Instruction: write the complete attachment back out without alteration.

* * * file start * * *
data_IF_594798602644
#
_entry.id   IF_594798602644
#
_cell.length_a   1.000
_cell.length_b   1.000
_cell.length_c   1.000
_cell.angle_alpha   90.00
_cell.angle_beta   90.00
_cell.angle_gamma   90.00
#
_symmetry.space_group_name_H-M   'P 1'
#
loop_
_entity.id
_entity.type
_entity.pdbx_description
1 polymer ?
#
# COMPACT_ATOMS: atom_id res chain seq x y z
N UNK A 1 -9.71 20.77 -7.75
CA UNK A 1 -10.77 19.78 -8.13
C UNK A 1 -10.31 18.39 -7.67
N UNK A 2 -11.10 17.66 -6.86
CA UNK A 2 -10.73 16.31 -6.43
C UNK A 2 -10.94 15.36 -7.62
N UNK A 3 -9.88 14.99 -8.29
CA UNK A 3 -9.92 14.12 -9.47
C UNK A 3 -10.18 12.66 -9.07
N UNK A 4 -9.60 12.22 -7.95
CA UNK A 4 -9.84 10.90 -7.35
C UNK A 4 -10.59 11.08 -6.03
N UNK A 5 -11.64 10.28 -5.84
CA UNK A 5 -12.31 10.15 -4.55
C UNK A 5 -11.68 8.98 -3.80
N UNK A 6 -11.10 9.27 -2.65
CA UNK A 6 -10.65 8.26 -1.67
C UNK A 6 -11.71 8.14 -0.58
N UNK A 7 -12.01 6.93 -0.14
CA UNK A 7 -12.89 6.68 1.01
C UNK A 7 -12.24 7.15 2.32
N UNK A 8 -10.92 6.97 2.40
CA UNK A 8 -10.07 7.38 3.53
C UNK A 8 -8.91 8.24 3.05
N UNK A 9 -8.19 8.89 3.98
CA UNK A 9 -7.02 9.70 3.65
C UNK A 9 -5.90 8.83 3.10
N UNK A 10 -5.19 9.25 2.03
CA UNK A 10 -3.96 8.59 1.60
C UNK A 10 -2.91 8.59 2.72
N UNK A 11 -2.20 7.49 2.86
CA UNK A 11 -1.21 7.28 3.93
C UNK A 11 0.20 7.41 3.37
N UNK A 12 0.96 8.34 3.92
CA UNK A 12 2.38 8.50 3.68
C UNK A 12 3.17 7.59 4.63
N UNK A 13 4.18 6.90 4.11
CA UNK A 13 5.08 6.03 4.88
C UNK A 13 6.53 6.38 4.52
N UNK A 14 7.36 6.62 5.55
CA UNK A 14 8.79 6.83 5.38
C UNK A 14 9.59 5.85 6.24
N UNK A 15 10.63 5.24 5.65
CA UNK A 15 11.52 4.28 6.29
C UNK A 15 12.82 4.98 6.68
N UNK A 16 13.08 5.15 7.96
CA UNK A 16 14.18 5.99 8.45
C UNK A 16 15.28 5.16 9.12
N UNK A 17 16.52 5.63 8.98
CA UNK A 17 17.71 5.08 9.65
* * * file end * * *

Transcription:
data_IF_594798602644
#
_entry.id   IF_594798602644
#
_cell.length_a   1.000
_cell.length_b   1.000
_cell.length_c   1.000
_cell.angle_alpha   90.00
_cell.angle_beta   90.00
_cell.angle_gamma   90.00
#
_symmetry.space_group_name_H-M   'P 1'
#
loop_
_entity.id
_entity.type
_entity.pdbx_description
1 polymer ?
#
# COMPACT_ATOMS: atom_id res chain seq x y z
N UNK A 1 -9.71 20.77 -7.75
CA UNK A 1 -10.77 19.78 -8.13
C UNK A 1 -10.31 18.39 -7.67
N UNK A 2 -11.10 17.66 -6.86
CA UNK A 2 -10.73 16.31 -6.43
C UNK A 2 -10.94 15.36 -7.62
N UNK A 3 -9.88 14.99 -8.29
CA UNK A 3 -9.92 14.12 -9.47
C UNK A 3 -10.18 12.66 -9.07
N UNK A 4 -9.60 12.22 -7.95
CA UNK A 4 -9.84 10.90 -7.35
C UNK A 4 -10.59 11.08 -6.03
N UNK A 5 -11.64 10.28 -5.84
CA UNK A 5 -12.31 10.15 -4.55
C UNK A 5 -11.68 8.98 -3.80
N UNK A 6 -11.10 9.27 -2.65
CA UNK A 6 -10.65 8.26 -1.67
C UNK A 6 -11.71 8.14 -0.58
N UNK A 7 -12.01 6.93 -0.14
CA UNK A 7 -12.89 6.68 1.01
C UNK A 7 -12.24 7.15 2.32
N UNK A 8 -10.92 6.97 2.40
CA UNK A 8 -10.07 7.38 3.53
C UNK A 8 -8.91 8.24 3.05
N UNK A 9 -8.19 8.89 3.98
CA UNK A 9 -7.02 9.70 3.65
C UNK A 9 -5.90 8.83 3.10
N UNK A 10 -5.19 9.25 2.03
CA UNK A 10 -3.96 8.59 1.60
C UNK A 10 -2.91 8.59 2.72
N UNK A 11 -2.20 7.49 2.86
CA UNK A 11 -1.21 7.28 3.93
C UNK A 11 0.20 7.41 3.37
N UNK A 12 0.96 8.34 3.92
CA UNK A 12 2.38 8.50 3.68
C UNK A 12 3.17 7.59 4.63
N UNK A 13 4.18 6.90 4.11
CA UNK A 13 5.08 6.03 4.88
C UNK A 13 6.53 6.38 4.52
N UNK A 14 7.36 6.62 5.55
CA UNK A 14 8.79 6.83 5.38
C UNK A 14 9.59 5.85 6.24
N UNK A 15 10.63 5.24 5.65
CA UNK A 15 11.52 4.28 6.29
C UNK A 15 12.82 4.98 6.68
N UNK A 16 13.08 5.15 7.96
CA UNK A 16 14.18 5.99 8.45
C UNK A 16 15.28 5.16 9.12
N UNK A 17 16.52 5.63 8.98
CA UNK A 17 17.71 5.08 9.65